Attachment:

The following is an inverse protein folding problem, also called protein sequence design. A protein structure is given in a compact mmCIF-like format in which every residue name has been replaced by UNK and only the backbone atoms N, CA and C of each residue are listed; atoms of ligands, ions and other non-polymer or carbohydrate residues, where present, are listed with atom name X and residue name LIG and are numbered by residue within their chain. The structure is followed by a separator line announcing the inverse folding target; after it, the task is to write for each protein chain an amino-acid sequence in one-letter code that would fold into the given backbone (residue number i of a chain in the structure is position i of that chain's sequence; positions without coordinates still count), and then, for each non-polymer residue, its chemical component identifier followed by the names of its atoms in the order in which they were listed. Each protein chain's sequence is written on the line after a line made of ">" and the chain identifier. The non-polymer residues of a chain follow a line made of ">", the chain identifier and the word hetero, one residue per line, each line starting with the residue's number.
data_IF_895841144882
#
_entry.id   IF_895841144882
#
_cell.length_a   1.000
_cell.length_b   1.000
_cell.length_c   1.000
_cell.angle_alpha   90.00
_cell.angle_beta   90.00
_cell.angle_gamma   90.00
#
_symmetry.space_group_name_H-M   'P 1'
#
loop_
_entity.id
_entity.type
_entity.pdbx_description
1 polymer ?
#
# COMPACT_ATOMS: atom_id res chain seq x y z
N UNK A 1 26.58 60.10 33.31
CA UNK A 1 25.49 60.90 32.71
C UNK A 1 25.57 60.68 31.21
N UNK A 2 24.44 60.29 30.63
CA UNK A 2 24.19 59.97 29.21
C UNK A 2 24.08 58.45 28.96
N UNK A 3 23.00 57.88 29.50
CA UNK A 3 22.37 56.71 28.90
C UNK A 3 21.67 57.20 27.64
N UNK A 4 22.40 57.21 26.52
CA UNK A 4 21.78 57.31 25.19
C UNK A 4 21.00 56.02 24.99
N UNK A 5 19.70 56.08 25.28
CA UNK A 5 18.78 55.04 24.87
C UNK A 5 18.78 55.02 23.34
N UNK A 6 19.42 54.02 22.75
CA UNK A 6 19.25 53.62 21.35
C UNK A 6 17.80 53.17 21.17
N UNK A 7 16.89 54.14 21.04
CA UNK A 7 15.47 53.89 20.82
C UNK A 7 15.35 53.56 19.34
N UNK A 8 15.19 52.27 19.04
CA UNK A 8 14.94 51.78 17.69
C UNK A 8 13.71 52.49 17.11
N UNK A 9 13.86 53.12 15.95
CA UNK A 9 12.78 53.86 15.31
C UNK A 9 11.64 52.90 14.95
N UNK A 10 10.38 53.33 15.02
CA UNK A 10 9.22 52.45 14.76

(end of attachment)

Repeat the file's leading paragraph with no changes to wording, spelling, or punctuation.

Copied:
The following is an inverse protein folding problem, also called protein sequence design. A protein structure is given in a compact mmCIF-like format in which every residue name has been replaced by UNK and only the backbone atoms N, CA and C of each residue are listed; atoms of ligands, ions and other non-polymer or carbohydrate residues, where present, are listed with atom name X and residue name LIG and are numbered by residue within their chain. The structure is followed by a separator line announcing the inverse folding target; after it, the task is to write for each protein chain an amino-acid sequence in one-letter code that would fold into the given backbone (residue number i of a chain in the structure is position i of that chain's sequence; positions without coordinates still count), and then, for each non-polymer residue, its chemical component identifier followed by the names of its atoms in the order in which they were listed. Each protein chain's sequence is written on the line after a line made of ">" and the chain identifier. The non-polymer residues of a chain follow a line made of ">", the chain identifier and the word hetero, one residue per line, each line starting with the residue's number.